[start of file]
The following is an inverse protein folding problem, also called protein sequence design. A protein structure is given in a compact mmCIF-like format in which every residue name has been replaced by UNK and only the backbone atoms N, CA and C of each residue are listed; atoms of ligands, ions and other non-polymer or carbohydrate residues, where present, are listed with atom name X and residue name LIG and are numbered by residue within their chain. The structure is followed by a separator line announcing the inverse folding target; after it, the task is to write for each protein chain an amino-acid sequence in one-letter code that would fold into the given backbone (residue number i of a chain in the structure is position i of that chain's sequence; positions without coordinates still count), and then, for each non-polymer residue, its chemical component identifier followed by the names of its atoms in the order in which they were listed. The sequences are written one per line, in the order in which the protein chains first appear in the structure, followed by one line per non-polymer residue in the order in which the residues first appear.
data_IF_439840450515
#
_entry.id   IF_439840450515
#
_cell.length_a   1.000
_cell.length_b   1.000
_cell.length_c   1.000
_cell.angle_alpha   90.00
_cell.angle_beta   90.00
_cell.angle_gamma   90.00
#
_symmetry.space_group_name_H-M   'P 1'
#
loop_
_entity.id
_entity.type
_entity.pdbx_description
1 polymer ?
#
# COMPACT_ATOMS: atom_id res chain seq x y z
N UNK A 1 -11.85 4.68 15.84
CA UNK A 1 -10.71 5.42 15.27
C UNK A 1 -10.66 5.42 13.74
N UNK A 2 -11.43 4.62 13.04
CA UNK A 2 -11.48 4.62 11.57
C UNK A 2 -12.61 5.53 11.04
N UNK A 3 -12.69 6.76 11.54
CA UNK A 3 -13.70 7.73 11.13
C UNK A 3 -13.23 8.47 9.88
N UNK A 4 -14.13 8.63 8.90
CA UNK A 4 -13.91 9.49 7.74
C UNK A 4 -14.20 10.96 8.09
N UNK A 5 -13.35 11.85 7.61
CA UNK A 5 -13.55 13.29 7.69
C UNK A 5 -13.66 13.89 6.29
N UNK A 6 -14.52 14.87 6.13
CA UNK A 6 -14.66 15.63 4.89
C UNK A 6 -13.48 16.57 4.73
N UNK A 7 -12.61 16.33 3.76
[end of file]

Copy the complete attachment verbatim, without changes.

The following is an inverse protein folding problem, also called protein sequence design. A protein structure is given in a compact mmCIF-like format in which every residue name has been replaced by UNK and only the backbone atoms N, CA and C of each residue are listed; atoms of ligands, ions and other non-polymer or carbohydrate residues, where present, are listed with atom name X and residue name LIG and are numbered by residue within their chain. The structure is followed by a separator line announcing the inverse folding target; after it, the task is to write for each protein chain an amino-acid sequence in one-letter code that would fold into the given backbone (residue number i of a chain in the structure is position i of that chain's sequence; positions without coordinates still count), and then, for each non-polymer residue, its chemical component identifier followed by the names of its atoms in the order in which they were listed. The sequences are written one per line, in the order in which the protein chains first appear in the structure, followed by one line per non-polymer residue in the order in which the residues first appear.
data_IF_439840450515
#
_entry.id   IF_439840450515
#
_cell.length_a   1.000
_cell.length_b   1.000
_cell.length_c   1.000
_cell.angle_alpha   90.00
_cell.angle_beta   90.00
_cell.angle_gamma   90.00
#
_symmetry.space_group_name_H-M   'P 1'
#
loop_
_entity.id
_entity.type
_entity.pdbx_description
1 polymer ?
#
# COMPACT_ATOMS: atom_id res chain seq x y z
N UNK A 1 -11.85 4.68 15.84
CA UNK A 1 -10.71 5.42 15.27
C UNK A 1 -10.66 5.42 13.74
N UNK A 2 -11.43 4.62 13.04
CA UNK A 2 -11.48 4.62 11.57
C UNK A 2 -12.61 5.53 11.04
N UNK A 3 -12.69 6.76 11.54
CA UNK A 3 -13.70 7.73 11.13
C UNK A 3 -13.23 8.47 9.88
N UNK A 4 -14.13 8.63 8.90
CA UNK A 4 -13.91 9.49 7.74
C UNK A 4 -14.20 10.96 8.09
N UNK A 5 -13.35 11.85 7.61
CA UNK A 5 -13.55 13.29 7.69
C UNK A 5 -13.66 13.89 6.29
N UNK A 6 -14.52 14.87 6.13
CA UNK A 6 -14.66 15.63 4.89
C UNK A 6 -13.48 16.57 4.73
N UNK A 7 -12.61 16.33 3.76